By Andy Patterson, Tutor, ADL- Academy for Distance Learning
A Walipini is a type of passive solar greenhouse underground. It is an Aymara Indian word for a "place of warmth." First developed over 20 years ago for the cold mountainous regions of South America, this method can allow growers to maintain a productive garden year-round, even in the coldest of climates. Image in the public Domain.
Controlling temperature in a conventional glass greenhouse can be a real problem, and opening ventilation hatches at the top of a greenhouse might not be enough to prevent heat damage to plants in hot weather. It is very easy to ‘overcook’ things. And whilst the growing season is extended, greenhouses tend to be limited in winter as they lose heat to the surroundings quickly. As a solution to this, some permaculturalists house animals such as chickens adjacent to a solar hothouse to act as a thermal buffer, manure source, and a carbon dioxide generator.
The Walipini works on the same principles as a greenhouse, but it is more like a cold frame embedded and sheltered in the earth. In its simplest terms, is a rectangular hole in the ground 6 ‛ to 8’ deep covered by plastic sheeting. Sometimes they are called Sun Pits, which indicates quite accurately the notion of a hole in the ground, with a transparent top, that soaks up Sun in order to stay warm.
Walipinis make use of the fact the ground is thermally stable below the frost line. An underground greenhouse (of any type) is a much more energy-efficient greenhouse, that stays warmer and can grow more and longer- providing year-round source of food without having to heat and cool. It can be -23oC at the surface, yet a metre below this level underground is a toasty +10 oC to +15oC.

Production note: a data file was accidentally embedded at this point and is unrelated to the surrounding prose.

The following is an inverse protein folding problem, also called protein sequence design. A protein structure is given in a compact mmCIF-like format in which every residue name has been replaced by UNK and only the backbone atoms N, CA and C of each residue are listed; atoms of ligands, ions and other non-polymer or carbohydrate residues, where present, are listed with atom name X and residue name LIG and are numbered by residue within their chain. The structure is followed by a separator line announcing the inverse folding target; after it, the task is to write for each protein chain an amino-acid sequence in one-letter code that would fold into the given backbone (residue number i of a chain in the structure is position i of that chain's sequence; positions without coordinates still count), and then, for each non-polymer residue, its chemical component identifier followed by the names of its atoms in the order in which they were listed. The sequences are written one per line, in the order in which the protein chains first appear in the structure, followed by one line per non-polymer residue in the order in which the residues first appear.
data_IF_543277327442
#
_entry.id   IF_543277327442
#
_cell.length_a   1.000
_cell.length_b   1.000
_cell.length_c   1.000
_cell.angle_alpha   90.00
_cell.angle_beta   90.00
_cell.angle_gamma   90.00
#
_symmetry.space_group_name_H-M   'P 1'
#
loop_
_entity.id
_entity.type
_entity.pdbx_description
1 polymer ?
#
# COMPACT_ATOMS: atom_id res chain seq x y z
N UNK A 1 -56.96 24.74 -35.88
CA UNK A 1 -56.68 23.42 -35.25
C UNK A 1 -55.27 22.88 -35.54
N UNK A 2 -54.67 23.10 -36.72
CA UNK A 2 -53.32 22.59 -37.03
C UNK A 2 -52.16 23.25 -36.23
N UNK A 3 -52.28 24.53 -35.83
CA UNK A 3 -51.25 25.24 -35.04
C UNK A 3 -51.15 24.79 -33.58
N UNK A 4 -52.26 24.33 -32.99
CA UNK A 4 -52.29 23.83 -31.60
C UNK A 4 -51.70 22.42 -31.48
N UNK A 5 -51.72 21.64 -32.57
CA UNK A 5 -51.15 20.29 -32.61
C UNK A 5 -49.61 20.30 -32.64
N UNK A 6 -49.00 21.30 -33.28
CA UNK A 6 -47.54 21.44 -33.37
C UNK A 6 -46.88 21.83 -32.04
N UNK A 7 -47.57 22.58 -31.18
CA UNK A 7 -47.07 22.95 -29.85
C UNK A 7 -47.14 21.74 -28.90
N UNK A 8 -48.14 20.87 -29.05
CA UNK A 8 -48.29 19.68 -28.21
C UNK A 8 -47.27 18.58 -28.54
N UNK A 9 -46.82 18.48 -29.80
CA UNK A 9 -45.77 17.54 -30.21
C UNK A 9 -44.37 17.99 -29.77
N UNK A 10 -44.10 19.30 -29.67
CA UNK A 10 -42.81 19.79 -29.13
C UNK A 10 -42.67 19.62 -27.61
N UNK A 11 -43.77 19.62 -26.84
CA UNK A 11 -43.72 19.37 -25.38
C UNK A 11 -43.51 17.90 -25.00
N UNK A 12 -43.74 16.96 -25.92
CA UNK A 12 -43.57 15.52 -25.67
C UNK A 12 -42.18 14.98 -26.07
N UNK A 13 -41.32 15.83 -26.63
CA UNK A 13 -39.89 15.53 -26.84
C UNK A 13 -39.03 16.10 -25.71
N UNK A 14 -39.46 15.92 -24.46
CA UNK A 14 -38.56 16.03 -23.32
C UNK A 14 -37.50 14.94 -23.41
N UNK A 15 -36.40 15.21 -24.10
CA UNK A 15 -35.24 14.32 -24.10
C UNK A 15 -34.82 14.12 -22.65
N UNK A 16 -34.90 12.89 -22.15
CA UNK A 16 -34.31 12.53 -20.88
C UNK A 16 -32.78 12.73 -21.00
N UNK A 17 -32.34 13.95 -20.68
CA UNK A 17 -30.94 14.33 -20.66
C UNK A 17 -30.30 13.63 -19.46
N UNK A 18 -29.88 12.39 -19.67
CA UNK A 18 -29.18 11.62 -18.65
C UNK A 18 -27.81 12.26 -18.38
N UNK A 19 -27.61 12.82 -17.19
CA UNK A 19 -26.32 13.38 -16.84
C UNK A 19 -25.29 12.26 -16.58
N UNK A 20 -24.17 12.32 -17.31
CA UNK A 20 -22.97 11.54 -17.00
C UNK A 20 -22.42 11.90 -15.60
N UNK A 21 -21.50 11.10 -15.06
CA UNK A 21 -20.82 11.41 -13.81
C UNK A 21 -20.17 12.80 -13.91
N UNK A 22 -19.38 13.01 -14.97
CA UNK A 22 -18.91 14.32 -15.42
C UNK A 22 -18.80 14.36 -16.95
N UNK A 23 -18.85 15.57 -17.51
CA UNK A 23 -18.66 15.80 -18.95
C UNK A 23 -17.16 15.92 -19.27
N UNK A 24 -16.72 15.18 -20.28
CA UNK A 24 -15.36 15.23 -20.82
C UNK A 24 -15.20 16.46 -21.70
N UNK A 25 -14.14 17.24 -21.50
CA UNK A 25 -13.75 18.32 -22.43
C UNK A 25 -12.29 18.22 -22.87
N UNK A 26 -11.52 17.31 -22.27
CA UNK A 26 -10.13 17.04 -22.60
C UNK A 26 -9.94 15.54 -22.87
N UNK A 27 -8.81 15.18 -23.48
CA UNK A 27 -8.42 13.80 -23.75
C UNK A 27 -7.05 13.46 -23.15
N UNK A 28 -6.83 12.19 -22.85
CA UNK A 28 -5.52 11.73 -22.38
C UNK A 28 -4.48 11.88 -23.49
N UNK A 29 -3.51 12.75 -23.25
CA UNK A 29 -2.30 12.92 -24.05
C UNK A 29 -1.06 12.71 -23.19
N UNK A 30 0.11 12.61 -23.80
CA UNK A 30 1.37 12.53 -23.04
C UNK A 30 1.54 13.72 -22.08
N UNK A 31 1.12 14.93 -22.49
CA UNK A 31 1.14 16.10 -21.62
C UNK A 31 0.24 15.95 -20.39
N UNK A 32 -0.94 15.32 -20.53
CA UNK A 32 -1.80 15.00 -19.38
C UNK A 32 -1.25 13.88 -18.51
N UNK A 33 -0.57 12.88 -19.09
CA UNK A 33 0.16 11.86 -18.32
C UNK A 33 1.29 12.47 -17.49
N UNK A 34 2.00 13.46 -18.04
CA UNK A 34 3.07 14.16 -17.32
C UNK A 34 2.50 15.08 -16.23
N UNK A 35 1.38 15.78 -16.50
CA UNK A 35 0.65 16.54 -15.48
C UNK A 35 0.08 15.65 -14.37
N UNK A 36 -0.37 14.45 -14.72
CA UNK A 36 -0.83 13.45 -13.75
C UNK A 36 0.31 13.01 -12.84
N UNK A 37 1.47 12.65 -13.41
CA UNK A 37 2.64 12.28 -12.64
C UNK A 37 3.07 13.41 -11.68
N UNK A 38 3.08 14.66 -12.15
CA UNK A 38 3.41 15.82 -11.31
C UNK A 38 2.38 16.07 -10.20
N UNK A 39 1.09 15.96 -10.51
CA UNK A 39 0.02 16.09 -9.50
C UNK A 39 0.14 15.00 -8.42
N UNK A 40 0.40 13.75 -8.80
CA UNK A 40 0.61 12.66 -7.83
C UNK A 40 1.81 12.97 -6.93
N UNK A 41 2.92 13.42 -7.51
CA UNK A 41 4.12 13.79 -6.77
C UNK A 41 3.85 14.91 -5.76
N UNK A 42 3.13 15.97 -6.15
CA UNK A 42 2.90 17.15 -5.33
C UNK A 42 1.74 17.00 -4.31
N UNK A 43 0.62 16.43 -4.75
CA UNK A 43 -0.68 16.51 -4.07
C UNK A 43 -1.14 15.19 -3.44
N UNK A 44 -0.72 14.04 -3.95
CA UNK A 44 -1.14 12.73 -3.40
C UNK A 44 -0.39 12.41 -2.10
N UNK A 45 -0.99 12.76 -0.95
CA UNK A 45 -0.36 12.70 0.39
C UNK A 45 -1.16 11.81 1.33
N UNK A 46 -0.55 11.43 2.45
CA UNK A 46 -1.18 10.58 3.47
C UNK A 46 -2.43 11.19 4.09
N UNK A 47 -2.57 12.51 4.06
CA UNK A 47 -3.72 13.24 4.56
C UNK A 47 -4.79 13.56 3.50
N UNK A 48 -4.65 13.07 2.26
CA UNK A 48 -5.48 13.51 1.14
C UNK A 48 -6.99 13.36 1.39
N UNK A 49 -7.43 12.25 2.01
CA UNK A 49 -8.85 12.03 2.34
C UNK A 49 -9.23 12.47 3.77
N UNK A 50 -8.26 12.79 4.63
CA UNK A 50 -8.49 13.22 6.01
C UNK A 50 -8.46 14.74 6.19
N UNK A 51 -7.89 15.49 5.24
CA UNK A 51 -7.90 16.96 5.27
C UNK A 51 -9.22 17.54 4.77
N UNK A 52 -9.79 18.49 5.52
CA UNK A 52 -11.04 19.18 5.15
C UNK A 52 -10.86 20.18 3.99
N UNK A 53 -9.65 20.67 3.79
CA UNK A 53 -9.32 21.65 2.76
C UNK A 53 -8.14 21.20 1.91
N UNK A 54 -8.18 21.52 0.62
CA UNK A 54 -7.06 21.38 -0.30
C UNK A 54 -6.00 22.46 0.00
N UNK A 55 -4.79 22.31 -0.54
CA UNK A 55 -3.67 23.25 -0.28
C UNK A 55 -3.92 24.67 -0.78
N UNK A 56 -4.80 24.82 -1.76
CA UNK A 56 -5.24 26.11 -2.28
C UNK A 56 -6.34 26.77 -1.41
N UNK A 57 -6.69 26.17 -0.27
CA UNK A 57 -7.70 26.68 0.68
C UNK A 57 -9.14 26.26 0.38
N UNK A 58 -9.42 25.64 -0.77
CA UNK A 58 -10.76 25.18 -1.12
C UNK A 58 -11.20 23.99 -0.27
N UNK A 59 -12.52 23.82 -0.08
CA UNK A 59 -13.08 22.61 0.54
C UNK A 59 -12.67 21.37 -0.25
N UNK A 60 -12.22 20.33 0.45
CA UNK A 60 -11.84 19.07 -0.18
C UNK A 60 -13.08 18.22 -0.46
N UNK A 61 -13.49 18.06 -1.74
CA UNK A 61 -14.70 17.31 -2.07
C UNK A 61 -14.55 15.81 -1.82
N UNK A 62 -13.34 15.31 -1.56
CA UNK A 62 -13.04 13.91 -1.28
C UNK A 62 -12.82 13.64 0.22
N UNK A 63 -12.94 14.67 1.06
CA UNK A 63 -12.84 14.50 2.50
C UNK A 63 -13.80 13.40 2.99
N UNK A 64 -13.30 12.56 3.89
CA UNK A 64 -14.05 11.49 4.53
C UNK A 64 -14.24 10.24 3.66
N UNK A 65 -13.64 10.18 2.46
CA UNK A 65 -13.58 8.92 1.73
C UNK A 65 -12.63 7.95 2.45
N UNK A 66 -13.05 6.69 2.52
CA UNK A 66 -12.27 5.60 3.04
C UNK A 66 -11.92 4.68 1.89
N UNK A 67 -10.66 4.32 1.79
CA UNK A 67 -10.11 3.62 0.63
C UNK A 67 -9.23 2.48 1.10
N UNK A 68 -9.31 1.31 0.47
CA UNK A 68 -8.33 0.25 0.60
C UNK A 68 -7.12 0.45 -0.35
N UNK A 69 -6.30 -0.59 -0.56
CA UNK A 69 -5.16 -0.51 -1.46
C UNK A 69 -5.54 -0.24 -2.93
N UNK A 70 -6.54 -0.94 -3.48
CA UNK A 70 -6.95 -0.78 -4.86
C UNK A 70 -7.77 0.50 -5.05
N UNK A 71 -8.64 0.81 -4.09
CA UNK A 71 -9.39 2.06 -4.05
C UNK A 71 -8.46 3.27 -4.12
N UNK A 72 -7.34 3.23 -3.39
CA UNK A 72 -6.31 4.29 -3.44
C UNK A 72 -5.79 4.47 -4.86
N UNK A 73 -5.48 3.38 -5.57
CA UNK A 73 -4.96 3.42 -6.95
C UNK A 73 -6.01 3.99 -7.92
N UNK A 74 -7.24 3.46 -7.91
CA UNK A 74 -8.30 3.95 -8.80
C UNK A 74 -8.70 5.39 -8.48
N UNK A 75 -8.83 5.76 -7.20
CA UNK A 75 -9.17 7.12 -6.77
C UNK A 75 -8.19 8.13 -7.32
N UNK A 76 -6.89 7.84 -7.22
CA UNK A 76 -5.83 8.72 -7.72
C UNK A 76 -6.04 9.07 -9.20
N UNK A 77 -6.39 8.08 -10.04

Source: Ceres Greenhouse Solutions
The angle of the roof should depend on latitude. The light entry to the system is at its most efficient when light strikes the glass at an angle of 90 degrees. This is preferable at the winter solstice when the light is weakest. Use of plastic is preferable to glass to facilitate this. . At the summer solstice this angle will have the opposite effect and maximize reflection and minimize penetration. This angle can be varied, but will change the basic design of maximizing heat during a winter solstice and minimizing it during the summer solstice.
There are several factors to consider in Walipini design which will determine how well it will work; (i) location, aspect, slope and latitude; (ii) Drainage and ventilation (for example, sunken walkways will conveniently act as cold air pits; (iii) Soil type and structural integrity of the build; (iv) Water table and water seepage can be problematic unless designed out; (v) Thermal mass and heat retaining walls/ sandbags; (vi) Control of pests such as burrowing mammals.
Using nature to design simple sustainable but efficient food cultivation systems is becoming a necessity for many. More can be found out by studying with ADL on a variety of horticulture, permaculture and agriculture courses.
 What's a Walipini? Seasons Unity Project Online. Author Unknown, 2015. http://bit.ly/2bA798L
 Build a $300 underground greenhouse for year-round gardening (Video). Treehugger Online. Kimberley Mok, Feb 2013. http://bit.ly/2bE5ScC
 Walipini Style Greenhouses. Resiliant Life Online. Brandon Garrett, Mar 2014. http://bit.ly/2cptBmm
 The Walipini Low-Down. Ceres Greenhouse Solutions. Author unknown. Sept 2014